If CD III tells us anything about its maker, it’s that Bård Aasen Lødemel is truly chameleonic. The Norwegian producer, who records under the alias Skatebård, has already played the parts of heavy metal drummer, techno and electro producer, and hip hop MC at different points in his career – he even attained local cult status MCing with hip hop group Side Brok. CD III, released 23rd October, isn’t a summary of his past, it’s a separate project undertaken to explore his present musical whims. It’s also an eclectic journey through Europe’s electronic music heritage, referencing everything from krautrock to deep house via disco.
While Skatebård may have started out a metal drummer, there’s little indication of it in CD III, except perhaps in the album’s recurring obsession with percussion. CD III is, at a pinch, a natural continuation from his acclaimed debut album ‘Midnight Magic’, which explored a distinctly italo disco vibe. But CD III is also an evolution, a culmination of European musical ideas that eschews linear genre classifications in favour of a more exploratory bent. It’s whimsical nature is present in the krautrock sounds of opener ‘The Bells of Mist’, which announces itself through subtly layered atmospherics and pulsating Kraftwerk style synthesis. The gently crescendoing percussion and gratifying snares build into a lush chiming bridge. It’s ten minutes of verdant and vibrant sonic jungle – a great remove from his native Norway.
CD III is discrete enough to be an experimental album that’s also contagiously danceable. ‘Donko Donko’ reanimates the kind of disco work Giorgio Moroder was doing for Donna Summer. Its orchestral synths and glitch breakdown bear Moroder’s hallmark innovation, and with it’s thudding four-on-the-floor beat it’s also bound to pique house enthusiasts. Likewise, lead single ‘Farver Flimrer’, out August 28th, seems like the antidote to all the shoddy deep house going on right now. It subtly plays on the tension between electronic and organic music. The surging synths break and recede with regularity, like the ebb and flow of the sea, but it’s never far from delayed notes, synthetic sounds and the encroaching of metropolitan modernity.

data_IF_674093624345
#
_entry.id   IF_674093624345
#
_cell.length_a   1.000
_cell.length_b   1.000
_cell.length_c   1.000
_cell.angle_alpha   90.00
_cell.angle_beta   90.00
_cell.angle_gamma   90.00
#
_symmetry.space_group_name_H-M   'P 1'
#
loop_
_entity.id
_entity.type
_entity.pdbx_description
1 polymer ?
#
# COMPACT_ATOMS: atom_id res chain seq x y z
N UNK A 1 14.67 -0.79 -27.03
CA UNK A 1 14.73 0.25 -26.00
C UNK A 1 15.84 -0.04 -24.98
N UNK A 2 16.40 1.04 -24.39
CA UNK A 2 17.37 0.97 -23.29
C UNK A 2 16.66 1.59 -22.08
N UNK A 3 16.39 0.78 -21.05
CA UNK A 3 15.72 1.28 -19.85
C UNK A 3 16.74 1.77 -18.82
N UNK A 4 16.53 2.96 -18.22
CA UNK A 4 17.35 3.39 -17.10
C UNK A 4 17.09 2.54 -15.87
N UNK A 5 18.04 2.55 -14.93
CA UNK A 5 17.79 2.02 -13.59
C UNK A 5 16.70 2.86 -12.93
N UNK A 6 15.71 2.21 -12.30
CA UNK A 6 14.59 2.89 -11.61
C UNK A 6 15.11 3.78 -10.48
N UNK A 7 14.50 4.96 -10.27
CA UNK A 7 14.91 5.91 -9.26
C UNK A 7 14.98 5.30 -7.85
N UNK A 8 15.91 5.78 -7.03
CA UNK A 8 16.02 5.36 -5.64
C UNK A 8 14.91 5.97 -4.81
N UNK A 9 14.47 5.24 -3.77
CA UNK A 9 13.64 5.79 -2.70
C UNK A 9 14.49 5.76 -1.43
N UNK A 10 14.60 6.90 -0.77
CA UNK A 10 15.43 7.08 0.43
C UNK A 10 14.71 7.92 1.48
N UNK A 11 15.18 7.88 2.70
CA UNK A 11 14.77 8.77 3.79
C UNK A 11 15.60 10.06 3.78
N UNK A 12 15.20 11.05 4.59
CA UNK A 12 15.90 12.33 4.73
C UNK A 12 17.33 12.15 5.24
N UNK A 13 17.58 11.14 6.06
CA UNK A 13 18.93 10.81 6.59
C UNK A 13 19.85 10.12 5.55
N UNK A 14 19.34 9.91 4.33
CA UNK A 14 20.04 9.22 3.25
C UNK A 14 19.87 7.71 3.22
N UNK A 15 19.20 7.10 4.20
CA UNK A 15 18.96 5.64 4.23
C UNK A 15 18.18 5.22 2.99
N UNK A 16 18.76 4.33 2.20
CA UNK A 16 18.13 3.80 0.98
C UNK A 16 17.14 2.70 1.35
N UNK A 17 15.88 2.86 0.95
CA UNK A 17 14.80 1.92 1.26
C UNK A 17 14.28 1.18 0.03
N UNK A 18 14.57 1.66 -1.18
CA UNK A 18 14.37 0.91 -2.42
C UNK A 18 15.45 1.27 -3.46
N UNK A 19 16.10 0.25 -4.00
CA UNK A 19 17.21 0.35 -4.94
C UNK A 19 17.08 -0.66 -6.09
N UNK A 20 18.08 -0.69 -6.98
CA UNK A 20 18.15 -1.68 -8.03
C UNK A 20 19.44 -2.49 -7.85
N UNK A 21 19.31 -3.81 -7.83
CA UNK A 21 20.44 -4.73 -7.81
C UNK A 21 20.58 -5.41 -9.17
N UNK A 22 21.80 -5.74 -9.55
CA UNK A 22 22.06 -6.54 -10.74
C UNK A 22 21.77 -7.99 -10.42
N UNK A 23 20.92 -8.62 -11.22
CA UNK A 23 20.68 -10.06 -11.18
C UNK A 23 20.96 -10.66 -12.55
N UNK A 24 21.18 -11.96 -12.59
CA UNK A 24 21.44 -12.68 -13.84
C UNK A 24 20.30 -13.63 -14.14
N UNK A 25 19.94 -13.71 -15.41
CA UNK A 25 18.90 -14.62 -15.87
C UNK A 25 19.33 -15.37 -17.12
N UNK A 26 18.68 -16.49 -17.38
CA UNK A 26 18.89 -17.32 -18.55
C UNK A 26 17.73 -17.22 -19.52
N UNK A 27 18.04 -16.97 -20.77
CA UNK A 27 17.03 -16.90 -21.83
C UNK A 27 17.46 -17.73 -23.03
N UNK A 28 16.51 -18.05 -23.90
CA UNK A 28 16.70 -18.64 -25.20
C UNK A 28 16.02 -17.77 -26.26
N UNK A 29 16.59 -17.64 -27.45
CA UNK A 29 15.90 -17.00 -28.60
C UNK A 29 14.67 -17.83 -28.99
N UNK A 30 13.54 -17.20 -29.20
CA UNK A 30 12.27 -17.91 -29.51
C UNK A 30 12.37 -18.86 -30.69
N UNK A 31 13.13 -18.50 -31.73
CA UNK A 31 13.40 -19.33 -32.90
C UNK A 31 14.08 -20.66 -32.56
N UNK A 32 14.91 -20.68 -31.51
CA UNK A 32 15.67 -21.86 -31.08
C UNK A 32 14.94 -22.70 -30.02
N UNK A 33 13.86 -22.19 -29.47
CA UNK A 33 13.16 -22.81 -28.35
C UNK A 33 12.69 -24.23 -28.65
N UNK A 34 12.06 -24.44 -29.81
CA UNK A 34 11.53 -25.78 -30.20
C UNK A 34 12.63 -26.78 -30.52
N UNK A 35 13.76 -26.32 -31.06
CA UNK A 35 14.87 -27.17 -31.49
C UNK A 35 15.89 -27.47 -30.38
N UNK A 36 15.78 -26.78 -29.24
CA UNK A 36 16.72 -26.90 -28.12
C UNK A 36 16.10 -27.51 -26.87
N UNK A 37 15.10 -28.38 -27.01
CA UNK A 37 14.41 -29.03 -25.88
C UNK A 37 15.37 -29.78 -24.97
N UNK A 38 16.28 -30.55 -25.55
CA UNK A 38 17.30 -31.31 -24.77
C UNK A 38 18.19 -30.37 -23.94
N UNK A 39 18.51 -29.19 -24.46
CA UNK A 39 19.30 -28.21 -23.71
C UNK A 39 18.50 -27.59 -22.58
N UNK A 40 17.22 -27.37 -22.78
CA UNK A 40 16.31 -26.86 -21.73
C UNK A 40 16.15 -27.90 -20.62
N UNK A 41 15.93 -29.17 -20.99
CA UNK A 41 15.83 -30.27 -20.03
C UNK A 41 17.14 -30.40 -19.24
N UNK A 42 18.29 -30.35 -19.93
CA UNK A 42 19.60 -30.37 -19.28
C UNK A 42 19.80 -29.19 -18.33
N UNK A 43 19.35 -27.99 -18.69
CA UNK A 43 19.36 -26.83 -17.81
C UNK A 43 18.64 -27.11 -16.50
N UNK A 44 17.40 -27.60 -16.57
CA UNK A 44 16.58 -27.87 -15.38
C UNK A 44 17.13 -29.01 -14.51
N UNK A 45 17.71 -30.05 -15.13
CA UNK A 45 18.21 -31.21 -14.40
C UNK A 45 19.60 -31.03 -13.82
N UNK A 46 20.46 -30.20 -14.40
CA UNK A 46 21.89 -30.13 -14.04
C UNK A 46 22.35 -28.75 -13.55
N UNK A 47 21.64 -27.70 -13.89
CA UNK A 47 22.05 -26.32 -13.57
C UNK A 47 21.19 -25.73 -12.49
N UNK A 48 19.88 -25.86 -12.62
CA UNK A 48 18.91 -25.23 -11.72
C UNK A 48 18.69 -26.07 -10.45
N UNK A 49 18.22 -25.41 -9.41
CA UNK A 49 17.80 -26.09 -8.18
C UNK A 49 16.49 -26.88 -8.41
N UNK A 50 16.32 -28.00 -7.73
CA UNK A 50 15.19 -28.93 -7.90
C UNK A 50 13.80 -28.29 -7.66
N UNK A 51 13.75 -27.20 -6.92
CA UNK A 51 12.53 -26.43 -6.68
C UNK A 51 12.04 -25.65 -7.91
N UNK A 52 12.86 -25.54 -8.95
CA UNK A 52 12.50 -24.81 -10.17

Elsewhere, the affirmative strains of ‘Why Not’ recall the maximalism of recent Daft Punk, with its intergalactic laser synth sounds and slow psychedelic phasing. It’s worlds away from the sinister crawling of album closer ‘Loved All Day’ which lurks like a budding leviathan, comprising twelve minutes hinged on a constant droning bass rhythm that’s alternately adorned and stripped stark, making for a dark and sexual debauch.
With CD III Skatebård has become a disco innovator. Sonically it occupies a unique space, and while referencing dance music past and present, it finds its own interpretation of dance music’s future. Skatebård may have been labelled more genres than you could count with your fingers, but listening to his music, you get the sense that they become less and less apt when trying to designate what he really is: an intrepid voyager.